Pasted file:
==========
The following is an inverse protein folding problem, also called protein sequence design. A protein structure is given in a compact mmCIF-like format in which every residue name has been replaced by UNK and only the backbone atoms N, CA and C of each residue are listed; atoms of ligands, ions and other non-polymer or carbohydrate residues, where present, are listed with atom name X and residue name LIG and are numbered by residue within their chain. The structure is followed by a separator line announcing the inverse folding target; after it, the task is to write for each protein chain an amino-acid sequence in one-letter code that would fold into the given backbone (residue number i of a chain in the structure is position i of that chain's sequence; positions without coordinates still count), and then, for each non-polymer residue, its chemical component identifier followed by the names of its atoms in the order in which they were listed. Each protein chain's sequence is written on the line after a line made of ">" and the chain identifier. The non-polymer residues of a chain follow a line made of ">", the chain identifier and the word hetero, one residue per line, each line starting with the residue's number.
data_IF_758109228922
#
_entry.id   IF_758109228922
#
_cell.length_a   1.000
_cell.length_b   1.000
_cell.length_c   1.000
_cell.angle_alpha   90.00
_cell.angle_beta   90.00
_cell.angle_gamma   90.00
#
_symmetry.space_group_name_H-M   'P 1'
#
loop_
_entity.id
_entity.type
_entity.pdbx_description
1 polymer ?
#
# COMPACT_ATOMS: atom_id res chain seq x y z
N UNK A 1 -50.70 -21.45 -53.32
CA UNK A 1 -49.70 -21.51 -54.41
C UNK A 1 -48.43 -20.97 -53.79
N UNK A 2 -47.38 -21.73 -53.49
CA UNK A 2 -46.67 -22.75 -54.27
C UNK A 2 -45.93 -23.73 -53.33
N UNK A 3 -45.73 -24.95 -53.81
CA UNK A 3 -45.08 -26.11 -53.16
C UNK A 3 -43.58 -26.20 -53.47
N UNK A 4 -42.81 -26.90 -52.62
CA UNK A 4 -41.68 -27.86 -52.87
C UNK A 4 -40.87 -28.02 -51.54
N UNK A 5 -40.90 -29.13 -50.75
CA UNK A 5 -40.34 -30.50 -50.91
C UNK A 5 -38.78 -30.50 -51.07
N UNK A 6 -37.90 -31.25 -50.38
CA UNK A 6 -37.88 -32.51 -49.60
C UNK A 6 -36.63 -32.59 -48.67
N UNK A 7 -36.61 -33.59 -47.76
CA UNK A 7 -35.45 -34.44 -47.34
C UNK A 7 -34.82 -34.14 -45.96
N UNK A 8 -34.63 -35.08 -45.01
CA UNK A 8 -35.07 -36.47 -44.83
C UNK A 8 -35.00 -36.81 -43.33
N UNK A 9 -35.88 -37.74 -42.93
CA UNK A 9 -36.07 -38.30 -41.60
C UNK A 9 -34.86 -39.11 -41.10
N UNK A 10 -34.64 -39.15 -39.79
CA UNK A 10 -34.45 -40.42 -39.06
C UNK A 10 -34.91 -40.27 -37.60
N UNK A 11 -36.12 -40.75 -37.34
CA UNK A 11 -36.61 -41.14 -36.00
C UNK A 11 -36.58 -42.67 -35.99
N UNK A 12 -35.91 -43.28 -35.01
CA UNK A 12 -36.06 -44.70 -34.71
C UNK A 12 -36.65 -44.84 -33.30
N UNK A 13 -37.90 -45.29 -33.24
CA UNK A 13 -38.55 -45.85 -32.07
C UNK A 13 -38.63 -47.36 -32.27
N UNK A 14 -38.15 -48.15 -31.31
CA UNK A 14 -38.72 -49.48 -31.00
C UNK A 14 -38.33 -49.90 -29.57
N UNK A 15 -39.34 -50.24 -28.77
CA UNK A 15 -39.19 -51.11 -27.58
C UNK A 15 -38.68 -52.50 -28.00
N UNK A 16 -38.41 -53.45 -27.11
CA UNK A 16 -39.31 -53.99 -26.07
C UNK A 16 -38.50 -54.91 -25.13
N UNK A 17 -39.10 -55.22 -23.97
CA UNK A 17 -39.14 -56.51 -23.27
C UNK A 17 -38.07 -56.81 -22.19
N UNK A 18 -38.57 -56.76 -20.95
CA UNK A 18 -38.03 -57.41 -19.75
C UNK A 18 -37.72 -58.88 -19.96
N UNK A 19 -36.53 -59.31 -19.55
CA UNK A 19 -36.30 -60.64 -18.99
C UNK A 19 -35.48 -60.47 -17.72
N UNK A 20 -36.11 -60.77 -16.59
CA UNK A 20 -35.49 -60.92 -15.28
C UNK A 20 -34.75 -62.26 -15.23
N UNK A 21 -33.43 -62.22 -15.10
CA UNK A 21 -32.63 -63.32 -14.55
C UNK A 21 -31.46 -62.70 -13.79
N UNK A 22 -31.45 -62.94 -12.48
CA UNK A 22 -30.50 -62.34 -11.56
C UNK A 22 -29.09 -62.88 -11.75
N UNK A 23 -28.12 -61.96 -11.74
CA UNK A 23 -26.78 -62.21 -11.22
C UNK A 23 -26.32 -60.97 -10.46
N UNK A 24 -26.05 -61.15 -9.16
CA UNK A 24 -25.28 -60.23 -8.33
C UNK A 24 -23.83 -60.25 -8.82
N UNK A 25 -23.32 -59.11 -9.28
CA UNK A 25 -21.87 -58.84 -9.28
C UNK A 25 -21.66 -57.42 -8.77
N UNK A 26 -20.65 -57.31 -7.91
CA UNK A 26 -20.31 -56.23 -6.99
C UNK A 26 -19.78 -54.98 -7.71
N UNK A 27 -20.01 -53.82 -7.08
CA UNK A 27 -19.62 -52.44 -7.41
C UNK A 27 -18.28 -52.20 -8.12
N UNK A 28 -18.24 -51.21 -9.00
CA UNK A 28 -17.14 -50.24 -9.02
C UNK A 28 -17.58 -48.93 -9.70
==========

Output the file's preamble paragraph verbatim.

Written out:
The following is an inverse protein folding problem, also called protein sequence design. A protein structure is given in a compact mmCIF-like format in which every residue name has been replaced by UNK and only the backbone atoms N, CA and C of each residue are listed; atoms of ligands, ions and other non-polymer or carbohydrate residues, where present, are listed with atom name X and residue name LIG and are numbered by residue within their chain. The structure is followed by a separator line announcing the inverse folding target; after it, the task is to write for each protein chain an amino-acid sequence in one-letter code that would fold into the given backbone (residue number i of a chain in the structure is position i of that chain's sequence; positions without coordinates still count), and then, for each non-polymer residue, its chemical component identifier followed by the names of its atoms in the order in which they were listed. Each protein chain's sequence is written on the line after a line made of ">" and the chain identifier. The non-polymer residues of a chain follow a line made of ">", the chain identifier and the word hetero, one residue per line, each line starting with the residue's number.